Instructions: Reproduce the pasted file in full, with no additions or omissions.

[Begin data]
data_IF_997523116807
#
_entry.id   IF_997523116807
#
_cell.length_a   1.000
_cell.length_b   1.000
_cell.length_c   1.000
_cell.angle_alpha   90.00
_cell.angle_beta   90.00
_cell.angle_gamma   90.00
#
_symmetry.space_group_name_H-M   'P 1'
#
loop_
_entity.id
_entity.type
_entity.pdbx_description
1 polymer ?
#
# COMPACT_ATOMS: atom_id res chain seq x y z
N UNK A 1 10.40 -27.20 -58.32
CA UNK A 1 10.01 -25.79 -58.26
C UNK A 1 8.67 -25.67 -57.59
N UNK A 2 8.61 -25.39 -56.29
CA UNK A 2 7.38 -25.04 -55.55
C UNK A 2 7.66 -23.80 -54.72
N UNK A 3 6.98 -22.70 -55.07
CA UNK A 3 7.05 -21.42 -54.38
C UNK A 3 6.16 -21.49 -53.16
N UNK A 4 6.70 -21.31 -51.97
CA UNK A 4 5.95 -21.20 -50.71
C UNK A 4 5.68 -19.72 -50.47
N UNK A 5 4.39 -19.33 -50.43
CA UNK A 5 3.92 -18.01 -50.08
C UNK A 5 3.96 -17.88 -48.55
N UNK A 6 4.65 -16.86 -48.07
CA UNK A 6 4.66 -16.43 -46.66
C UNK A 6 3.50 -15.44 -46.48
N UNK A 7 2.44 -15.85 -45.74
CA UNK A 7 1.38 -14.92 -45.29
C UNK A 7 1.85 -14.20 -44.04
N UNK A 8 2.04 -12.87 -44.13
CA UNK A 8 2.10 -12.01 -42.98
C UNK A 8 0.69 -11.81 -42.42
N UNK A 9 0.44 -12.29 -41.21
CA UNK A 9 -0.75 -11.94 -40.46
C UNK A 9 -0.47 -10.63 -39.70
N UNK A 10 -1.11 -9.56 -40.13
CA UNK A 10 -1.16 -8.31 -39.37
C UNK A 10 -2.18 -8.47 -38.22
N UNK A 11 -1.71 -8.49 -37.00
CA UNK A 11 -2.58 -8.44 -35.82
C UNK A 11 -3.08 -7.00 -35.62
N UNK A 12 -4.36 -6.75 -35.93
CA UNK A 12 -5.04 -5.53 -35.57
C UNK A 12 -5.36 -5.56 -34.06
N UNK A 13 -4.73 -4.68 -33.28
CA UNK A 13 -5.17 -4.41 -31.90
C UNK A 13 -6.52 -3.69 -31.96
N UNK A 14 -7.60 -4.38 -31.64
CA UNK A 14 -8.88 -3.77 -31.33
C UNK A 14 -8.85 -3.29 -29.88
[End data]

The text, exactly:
data_IF_997523116807
#
_entry.id   IF_997523116807
#
_cell.length_a   1.000
_cell.length_b   1.000
_cell.length_c   1.000
_cell.angle_alpha   90.00
_cell.angle_beta   90.00
_cell.angle_gamma   90.00
#
_symmetry.space_group_name_H-M   'P 1'
#
loop_
_entity.id
_entity.type
_entity.pdbx_description
1 polymer ?
#
# COMPACT_ATOMS: atom_id res chain seq x y z
N UNK A 1 10.40 -27.20 -58.32
CA UNK A 1 10.01 -25.79 -58.26
C UNK A 1 8.67 -25.67 -57.59
N UNK A 2 8.61 -25.39 -56.29
CA UNK A 2 7.38 -25.04 -55.55
C UNK A 2 7.66 -23.80 -54.72
N UNK A 3 6.98 -22.70 -55.07
CA UNK A 3 7.05 -21.42 -54.38
C UNK A 3 6.16 -21.49 -53.16
N UNK A 4 6.70 -21.31 -51.97
CA UNK A 4 5.95 -21.20 -50.71
C UNK A 4 5.68 -19.72 -50.47
N UNK A 5 4.39 -19.33 -50.43
CA UNK A 5 3.92 -18.01 -50.08
C UNK A 5 3.96 -17.88 -48.55
N UNK A 6 4.65 -16.86 -48.07
CA UNK A 6 4.66 -16.43 -46.66
C UNK A 6 3.50 -15.44 -46.48
N UNK A 7 2.44 -15.85 -45.74
CA UNK A 7 1.38 -14.92 -45.29
C UNK A 7 1.85 -14.20 -44.04
N UNK A 8 2.04 -12.87 -44.13
CA UNK A 8 2.10 -12.01 -42.98
C UNK A 8 0.69 -11.81 -42.42
N UNK A 9 0.44 -12.29 -41.21
CA UNK A 9 -0.75 -11.94 -40.46
C UNK A 9 -0.47 -10.63 -39.70
N UNK A 10 -1.11 -9.56 -40.13
CA UNK A 10 -1.16 -8.31 -39.37
C UNK A 10 -2.18 -8.47 -38.22
N UNK A 11 -1.71 -8.49 -37.00
CA UNK A 11 -2.58 -8.44 -35.82
C UNK A 11 -3.08 -7.00 -35.62
N UNK A 12 -4.36 -6.75 -35.93
CA UNK A 12 -5.04 -5.53 -35.57
C UNK A 12 -5.36 -5.56 -34.06
N UNK A 13 -4.73 -4.68 -33.28
CA UNK A 13 -5.17 -4.41 -31.90
C UNK A 13 -6.52 -3.69 -31.96
N UNK A 14 -7.60 -4.38 -31.64
CA UNK A 14 -8.88 -3.77 -31.33
C UNK A 14 -8.85 -3.29 -29.88